Pirates' new owner embraces life in the open

Nutting's bold personality in board rooms, passion for the outdoors bely a reclusive image brought by years of silence about baseball

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By all accounts, the personality of Barney Dreyfuss, the Pirates' first owner, was a fine fit for his team's nickname.

Every bit a swashbuckler, he once engineered a bold 14-player trade that netted the legendary Honus Wagner. He was brash in his spending, too, turning over all gate receipts from the 1903 World Series to his players -- $1,316 each -- to make sure they were paid better than the Boston players who beat them. And he paid a then-record $22,500 in 1911 to pry a pitcher named Marty O'Toole from a St. Paul minor-league club.

Had Bob Nutting worked for the Pirates a century ago?

He might have been Mr. Dreyfuss' accountant.

"Bob is all business," said Dr. Kenneth Nanners, an anesthesiologist in Mr. Nutting's native Wheeling, W.Va., and decade-long friend. "Nobody can look at a spreadsheet and dissect it in about 10 seconds the way he can, and nobody can put the information to better use. He thinks everything through. And because of that, when he makes his point, everybody listens."

That much was evident Friday, when reporters filed into his PNC Park office to find out something, anything, about the Pirates' new principal owner. When he made a point, it was emphatic and supported with the best evidence he was willing to offer. When he was not fully certain that the point had resonated, he would cut off the interviewer's next question with, "Are we clear on what we just talked about?"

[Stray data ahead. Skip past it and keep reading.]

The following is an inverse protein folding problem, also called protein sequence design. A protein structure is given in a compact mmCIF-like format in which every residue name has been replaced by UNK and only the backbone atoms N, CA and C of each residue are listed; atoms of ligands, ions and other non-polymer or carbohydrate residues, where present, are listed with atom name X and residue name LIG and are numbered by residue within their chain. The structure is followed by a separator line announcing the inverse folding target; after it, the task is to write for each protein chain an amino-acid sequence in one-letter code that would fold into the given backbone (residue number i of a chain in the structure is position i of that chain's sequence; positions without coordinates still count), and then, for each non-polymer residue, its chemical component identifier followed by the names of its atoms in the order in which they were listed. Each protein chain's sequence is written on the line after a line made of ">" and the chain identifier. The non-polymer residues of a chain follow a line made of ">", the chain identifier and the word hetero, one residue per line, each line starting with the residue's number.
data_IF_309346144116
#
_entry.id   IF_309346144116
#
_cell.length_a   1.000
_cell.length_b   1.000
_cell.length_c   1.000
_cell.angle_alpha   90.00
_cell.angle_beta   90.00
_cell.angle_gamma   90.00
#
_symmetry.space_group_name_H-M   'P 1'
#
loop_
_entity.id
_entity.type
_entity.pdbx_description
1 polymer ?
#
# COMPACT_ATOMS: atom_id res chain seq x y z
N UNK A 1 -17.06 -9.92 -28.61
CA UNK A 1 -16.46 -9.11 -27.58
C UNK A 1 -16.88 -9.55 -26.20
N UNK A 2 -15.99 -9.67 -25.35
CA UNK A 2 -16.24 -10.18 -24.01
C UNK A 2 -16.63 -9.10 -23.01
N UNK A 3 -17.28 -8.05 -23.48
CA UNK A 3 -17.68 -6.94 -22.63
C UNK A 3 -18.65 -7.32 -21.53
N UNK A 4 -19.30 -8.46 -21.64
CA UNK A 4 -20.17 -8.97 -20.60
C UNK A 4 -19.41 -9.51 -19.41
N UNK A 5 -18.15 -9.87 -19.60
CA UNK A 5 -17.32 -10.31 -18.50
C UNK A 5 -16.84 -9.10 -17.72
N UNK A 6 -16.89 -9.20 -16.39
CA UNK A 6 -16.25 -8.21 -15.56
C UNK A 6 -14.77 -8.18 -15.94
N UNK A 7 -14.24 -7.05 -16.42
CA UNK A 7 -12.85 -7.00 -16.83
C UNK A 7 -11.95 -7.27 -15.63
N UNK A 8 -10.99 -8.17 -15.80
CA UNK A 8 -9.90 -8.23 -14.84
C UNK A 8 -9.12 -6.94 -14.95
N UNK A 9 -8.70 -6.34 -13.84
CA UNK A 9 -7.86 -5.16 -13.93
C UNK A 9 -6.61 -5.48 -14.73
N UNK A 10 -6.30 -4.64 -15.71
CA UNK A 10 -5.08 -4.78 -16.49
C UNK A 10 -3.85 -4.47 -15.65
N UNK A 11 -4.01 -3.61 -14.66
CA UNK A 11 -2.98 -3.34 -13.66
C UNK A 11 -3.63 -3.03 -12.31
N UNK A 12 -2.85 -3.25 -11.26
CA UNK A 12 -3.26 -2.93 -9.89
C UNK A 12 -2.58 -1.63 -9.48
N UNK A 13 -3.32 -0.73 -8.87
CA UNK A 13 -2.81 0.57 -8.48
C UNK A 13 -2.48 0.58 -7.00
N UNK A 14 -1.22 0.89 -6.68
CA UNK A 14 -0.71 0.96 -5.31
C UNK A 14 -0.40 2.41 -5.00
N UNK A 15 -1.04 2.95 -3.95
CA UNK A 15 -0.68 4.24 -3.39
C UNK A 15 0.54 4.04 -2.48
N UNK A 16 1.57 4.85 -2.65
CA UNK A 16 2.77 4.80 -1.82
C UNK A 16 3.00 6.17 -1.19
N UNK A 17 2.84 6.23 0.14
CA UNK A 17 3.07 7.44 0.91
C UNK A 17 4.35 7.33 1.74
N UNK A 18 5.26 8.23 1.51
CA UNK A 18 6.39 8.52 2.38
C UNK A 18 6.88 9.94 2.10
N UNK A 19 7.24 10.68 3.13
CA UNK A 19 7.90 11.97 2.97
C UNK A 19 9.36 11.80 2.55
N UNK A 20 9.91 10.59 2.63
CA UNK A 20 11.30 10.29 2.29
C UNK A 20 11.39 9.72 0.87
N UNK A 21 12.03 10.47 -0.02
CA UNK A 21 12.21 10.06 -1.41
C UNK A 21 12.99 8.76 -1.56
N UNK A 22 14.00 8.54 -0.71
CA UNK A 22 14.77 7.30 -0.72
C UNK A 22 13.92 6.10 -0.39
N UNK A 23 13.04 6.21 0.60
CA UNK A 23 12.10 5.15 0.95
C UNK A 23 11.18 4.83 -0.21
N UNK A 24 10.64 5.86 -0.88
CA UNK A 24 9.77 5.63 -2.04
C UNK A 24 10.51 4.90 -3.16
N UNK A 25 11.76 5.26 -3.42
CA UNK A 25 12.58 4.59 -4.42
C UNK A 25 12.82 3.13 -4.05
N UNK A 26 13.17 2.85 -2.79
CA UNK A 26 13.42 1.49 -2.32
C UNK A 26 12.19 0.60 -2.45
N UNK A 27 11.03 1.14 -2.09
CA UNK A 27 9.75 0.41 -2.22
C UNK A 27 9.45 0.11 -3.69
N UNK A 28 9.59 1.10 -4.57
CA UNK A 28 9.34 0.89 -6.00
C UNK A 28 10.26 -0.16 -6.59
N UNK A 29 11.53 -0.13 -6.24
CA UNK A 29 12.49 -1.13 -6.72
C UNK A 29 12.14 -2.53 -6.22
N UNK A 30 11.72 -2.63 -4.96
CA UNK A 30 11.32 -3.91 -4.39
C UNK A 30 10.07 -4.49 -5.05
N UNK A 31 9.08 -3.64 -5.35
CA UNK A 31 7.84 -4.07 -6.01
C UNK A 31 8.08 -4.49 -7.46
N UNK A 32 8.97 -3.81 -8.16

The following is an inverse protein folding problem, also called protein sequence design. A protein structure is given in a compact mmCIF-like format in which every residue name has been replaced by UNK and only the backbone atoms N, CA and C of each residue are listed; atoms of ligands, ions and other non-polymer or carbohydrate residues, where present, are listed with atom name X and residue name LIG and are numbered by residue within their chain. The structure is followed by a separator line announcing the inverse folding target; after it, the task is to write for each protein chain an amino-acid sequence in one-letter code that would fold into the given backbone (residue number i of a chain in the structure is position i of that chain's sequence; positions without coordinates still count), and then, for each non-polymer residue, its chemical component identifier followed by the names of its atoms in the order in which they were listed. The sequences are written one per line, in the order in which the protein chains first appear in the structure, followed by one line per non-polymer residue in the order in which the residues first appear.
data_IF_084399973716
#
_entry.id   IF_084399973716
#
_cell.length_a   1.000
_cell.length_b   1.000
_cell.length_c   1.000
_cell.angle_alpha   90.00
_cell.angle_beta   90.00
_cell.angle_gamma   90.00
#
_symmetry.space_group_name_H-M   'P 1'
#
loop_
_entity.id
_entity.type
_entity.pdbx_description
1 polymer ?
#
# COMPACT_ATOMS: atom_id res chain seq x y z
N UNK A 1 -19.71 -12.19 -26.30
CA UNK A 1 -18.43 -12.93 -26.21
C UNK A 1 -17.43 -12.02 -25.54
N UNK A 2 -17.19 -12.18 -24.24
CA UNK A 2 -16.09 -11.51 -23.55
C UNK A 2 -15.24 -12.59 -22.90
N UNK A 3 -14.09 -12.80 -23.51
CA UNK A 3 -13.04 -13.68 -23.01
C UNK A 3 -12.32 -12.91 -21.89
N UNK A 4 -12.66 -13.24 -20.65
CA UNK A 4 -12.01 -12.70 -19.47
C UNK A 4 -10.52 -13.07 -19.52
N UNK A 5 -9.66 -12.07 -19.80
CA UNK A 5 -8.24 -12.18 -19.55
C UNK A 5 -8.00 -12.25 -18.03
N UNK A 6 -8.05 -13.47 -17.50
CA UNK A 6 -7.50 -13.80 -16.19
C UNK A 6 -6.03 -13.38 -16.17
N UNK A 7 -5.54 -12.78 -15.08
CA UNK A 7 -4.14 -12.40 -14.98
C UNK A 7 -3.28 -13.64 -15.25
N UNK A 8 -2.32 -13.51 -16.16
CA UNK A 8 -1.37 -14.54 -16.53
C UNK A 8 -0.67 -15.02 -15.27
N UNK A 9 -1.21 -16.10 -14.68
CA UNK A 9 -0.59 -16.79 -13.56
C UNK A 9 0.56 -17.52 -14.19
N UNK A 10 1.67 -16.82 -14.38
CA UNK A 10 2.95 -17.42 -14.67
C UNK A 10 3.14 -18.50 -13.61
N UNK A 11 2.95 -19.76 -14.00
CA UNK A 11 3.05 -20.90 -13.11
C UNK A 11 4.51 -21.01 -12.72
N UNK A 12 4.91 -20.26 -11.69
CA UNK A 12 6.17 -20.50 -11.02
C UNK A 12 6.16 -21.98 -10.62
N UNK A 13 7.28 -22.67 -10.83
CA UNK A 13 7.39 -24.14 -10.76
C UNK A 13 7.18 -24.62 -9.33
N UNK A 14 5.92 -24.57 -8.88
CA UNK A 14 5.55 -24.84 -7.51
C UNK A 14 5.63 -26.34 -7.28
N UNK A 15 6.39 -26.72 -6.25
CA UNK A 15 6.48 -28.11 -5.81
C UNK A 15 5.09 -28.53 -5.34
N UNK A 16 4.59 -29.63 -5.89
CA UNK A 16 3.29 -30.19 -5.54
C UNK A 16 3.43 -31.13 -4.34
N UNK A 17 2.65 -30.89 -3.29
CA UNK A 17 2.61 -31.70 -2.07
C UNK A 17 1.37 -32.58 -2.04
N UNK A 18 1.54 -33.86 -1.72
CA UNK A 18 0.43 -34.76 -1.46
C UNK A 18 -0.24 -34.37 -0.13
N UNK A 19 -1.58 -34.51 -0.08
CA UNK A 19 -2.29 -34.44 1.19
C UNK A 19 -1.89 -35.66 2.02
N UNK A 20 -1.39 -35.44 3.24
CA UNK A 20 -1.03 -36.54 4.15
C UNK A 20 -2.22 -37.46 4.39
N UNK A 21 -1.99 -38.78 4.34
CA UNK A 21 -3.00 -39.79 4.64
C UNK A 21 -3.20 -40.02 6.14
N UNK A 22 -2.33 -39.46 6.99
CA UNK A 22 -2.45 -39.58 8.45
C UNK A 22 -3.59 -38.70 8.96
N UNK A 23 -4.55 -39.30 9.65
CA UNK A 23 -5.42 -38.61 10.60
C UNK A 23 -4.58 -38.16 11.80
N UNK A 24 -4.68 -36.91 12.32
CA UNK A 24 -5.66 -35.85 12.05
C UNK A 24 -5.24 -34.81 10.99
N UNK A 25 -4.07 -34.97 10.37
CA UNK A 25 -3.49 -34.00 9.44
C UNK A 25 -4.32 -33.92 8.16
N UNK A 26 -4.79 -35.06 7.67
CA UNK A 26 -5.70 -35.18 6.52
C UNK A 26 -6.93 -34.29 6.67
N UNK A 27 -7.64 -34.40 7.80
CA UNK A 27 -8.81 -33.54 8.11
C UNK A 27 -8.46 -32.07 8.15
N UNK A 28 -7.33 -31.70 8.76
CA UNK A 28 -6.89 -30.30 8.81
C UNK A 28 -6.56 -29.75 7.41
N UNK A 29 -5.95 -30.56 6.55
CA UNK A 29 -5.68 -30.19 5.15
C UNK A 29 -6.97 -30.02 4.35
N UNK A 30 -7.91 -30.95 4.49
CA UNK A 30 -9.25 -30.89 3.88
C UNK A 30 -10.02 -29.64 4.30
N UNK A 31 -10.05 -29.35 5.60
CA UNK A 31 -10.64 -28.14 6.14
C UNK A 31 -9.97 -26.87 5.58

Mr. Nutting's view about staying out of the red is clear as day: He and his family long have run their publishing business in a diligent, disciplined -- some might say tight-fisted -- manner. And he makes no apology for that, nor for the prudent fiscal approach he expects to continue taking with the Pirates.

"The business of running a Major League Baseball team is still running a business," Mr. Nutting said. "At the same time, I believe that winning is the most important thing. A baseball team has to win baseball games."

Out in the open

The worst term anyone could use to describe Mr. Nutting is a recluse.

Still living the high life at age 44, he is a licensed commercial pilot, flight instructor, fisherman, skier, hunter, trap shooter and conservationist, a board member of several charitable and other organizations and -- deep breath here -- chief executive officer of the Nutting family's Ogden Newspapers chain.

Mr. Nutting did keep a conspicuously low profile with the Pirates, issuing comments no more than once or twice a year and, even then, only through written statements. Reporters who covered the team for years never had seen him, much less interviewed him, until Friday.